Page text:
Stand Firm With Your New Government Barbados

Submitted by DAVID  COMISSIONG, President, Clement Payne Movement
As the new Barbados Labour Party (BLP) administration and its inspirational leader — Prime Minister Mia Mottley — commence our country’s negotiations with the International Monetary Fund (IMF), the role and duty of every patriotic citizen is to stand in solidarity with our Government and to present a strong seamlessly united Government / Private Sector / Trade Union / Civil Society front to the IMF.
Our new government has made it clear that its approach to the IMF will be centred around the fundamental “Barbadian principle” that our country’s development MUST be based on nurturing and fostering the educational talents and accomplishments of our people , and on maintaining a sound, efficient and civilized system of social services and amenities for the benefit of tourists, would-be foreign investors, and the Barbadian citizenry alike.
Prime Minister Mottley has made it clear that  Barbados will be approaching the IMF NOT as a helpless supplicant, but as a respected member of that international financial institution — a member that has over the years consistently demonstrated that its basic national developmental model is sound and sensible.
We Barbadians therefore need to uniformly assure the IMF that, having freed ourselves of an uncharacteristically dysfunctional Barbadian governmental administration, we are now more than capable of restoring local and foreign investor confidence in our economy, and in undertaking firm and measured reforms to update and strengthen our economic model, and to upgrade the productivity of our population.
Thus, what Barbados needs from the IMF at this time is some temporary financial relief to ease the burden of our international debt obligations and to shore up our stock of foreign reserves, while we (Government and people together) forge ahead with urgency and a new sense of  mission to carry out the necessary national repairs and reforms.
The last thing that we need at this time — on the eve of the visit of the IMF team — is the divisive and potentially demoralizing public mouthings of the Delisle Worrells of Barbados!
Dr Delisle Worrell — the man who fought tooth and nail to save HIS job: the former Central Bank Governor who facilitated the DLP government’s economically destructive printing of money for several years — has come out of the proverbial woodwork to publicly oppose the fundamentals of our new Government’s approach to the IMF and to suggest that our Government should immediately fire 1,500 public sector workers and virtually eliminate all financial support for our statutory corporations.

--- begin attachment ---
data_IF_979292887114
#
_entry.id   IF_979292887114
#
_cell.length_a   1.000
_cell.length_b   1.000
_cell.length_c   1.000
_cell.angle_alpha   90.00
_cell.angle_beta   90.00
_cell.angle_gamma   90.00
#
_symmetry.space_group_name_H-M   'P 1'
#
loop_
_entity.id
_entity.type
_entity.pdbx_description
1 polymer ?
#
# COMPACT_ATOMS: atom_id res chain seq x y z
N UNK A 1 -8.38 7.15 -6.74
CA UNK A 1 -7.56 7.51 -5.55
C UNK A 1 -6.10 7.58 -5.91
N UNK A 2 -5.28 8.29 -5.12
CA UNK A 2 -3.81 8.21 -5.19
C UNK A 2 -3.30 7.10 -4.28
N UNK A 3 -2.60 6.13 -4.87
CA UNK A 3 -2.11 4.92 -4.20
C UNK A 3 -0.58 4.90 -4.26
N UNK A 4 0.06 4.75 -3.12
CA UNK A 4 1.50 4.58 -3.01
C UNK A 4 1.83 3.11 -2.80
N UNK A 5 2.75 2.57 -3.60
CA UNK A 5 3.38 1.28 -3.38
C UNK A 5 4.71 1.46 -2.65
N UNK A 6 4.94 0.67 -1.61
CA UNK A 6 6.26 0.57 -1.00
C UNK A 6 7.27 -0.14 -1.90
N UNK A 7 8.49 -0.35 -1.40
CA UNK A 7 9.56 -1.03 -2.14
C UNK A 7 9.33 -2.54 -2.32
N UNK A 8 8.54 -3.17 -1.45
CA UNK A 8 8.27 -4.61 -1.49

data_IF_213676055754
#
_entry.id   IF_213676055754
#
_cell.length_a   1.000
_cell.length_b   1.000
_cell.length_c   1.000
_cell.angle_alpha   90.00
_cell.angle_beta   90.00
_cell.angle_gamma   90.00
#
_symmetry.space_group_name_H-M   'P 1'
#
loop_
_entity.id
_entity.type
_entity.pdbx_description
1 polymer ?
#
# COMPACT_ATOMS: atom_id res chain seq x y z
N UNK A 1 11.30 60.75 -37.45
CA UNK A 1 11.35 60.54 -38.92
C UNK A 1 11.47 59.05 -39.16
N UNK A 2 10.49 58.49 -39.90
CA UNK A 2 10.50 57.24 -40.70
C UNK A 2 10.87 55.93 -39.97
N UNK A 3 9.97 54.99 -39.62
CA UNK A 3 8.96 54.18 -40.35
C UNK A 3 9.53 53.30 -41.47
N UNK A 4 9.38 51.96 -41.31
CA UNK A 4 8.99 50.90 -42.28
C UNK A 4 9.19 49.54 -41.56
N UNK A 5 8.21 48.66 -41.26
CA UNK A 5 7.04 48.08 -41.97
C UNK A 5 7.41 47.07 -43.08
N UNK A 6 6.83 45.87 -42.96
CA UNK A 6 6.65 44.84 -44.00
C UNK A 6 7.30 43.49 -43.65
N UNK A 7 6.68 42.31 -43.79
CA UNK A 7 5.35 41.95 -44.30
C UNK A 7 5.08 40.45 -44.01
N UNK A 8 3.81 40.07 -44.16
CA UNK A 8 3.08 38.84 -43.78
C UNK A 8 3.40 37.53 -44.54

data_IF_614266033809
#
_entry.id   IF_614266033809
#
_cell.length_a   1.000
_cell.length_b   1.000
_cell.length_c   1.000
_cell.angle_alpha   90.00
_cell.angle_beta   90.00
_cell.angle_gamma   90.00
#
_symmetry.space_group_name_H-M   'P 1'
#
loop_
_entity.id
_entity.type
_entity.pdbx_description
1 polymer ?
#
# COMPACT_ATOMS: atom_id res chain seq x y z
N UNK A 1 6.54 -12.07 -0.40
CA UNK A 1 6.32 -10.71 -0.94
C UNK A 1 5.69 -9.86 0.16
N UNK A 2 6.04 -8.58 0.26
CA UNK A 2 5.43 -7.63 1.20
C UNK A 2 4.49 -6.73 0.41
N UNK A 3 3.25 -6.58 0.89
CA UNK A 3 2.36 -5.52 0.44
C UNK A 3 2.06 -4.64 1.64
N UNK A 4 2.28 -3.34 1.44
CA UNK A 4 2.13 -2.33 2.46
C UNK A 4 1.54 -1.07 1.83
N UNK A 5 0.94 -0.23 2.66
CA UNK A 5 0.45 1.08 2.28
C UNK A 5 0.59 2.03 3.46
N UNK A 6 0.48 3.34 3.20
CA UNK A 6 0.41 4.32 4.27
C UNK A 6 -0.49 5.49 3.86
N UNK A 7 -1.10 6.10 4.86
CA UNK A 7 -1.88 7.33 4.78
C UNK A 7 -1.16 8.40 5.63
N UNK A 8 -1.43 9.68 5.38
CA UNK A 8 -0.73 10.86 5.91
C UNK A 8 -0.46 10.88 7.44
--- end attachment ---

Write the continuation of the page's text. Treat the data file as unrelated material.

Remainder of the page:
(Clearly, Dr Worrell’s job was of supreme value and importance to him, but he seemingly cannot appreciate why the jobs of thousands of other Barbadian citizens who work in the public service and in the statutory corporations are of value and importance to THEM and their families !)
With all due respect to my Barbadian elder, I would like to inform Dr Worrell that he and the dysfunctional DLP Government that he served have already done enough damage to our country, and that he should just shut up and allow Ms Mottley and her team to engage with the IMF against a background of unified national support.
On behalf of the officers and members of the Clement Payne Movement I hereby call upon all Barbadian citizens and all of the civil society and private sector organizations of our country to stand united in solidarity with our Government as it embarks upon these important and sensitive negotiations with the IMF.
Let us —by our words and deeds — bring home to the officials of the IMF that Barbados is indeed a special country — a sturdy little nation that possesses such invaluable resources as a compact and well organized society, a literate and well educated population, an impressive communications infrastructure, a cohesive and distinctive national culture, a relatively large stock of domestic savings, a strategic geographical location, an admirable political stability and maturity, a population steeped in the instincts and practices of democracy, and an appreciable number of national economic resources imbued with the potential for future development.